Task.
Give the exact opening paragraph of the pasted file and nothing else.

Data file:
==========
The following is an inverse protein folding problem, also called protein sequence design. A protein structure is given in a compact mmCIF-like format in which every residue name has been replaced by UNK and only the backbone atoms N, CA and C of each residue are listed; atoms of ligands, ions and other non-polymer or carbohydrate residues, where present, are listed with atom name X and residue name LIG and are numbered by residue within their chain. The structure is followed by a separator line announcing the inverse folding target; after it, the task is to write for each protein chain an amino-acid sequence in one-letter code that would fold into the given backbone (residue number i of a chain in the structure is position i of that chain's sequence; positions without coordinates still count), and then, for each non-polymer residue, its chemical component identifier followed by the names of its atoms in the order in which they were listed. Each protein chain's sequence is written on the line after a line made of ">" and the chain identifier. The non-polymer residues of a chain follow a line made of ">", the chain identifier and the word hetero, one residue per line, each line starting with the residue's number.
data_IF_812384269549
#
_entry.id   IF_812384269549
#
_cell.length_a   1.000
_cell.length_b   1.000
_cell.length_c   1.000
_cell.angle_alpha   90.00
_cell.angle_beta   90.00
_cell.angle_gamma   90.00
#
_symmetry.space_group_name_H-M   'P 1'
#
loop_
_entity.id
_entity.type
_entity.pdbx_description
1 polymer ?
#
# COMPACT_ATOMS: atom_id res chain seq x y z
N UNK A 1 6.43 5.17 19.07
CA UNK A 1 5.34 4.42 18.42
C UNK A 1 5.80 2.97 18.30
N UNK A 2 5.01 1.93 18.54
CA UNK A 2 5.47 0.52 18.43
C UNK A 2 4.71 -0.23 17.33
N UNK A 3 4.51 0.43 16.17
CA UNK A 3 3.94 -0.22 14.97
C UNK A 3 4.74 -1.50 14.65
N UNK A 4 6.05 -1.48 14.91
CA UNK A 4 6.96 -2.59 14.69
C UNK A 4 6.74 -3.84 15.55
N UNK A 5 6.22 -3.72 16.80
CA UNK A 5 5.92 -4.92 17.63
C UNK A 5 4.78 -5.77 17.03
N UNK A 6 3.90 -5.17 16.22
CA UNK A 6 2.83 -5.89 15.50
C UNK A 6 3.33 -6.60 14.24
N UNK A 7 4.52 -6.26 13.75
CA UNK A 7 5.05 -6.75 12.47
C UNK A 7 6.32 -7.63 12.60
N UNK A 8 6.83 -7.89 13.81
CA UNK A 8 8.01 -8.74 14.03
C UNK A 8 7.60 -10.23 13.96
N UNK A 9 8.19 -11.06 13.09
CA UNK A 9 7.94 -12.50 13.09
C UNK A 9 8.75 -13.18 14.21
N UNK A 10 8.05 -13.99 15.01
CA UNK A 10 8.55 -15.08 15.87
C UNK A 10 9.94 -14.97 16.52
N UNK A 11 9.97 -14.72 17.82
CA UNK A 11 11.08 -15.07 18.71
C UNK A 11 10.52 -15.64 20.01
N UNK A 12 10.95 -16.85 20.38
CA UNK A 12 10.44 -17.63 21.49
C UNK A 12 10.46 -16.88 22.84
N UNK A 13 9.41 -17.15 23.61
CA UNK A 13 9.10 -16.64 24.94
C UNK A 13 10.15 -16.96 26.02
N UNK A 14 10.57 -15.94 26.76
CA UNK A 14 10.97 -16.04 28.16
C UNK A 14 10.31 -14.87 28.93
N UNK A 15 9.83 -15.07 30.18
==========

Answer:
The following is an inverse protein folding problem, also called protein sequence design. A protein structure is given in a compact mmCIF-like format in which every residue name has been replaced by UNK and only the backbone atoms N, CA and C of each residue are listed; atoms of ligands, ions and other non-polymer or carbohydrate residues, where present, are listed with atom name X and residue name LIG and are numbered by residue within their chain. The structure is followed by a separator line announcing the inverse folding target; after it, the task is to write for each protein chain an amino-acid sequence in one-letter code that would fold into the given backbone (residue number i of a chain in the structure is position i of that chain's sequence; positions without coordinates still count), and then, for each non-polymer residue, its chemical component identifier followed by the names of its atoms in the order in which they were listed. Each protein chain's sequence is written on the line after a line made of ">" and the chain identifier. The non-polymer residues of a chain follow a line made of ">", the chain identifier and the word hetero, one residue per line, each line starting with the residue's number.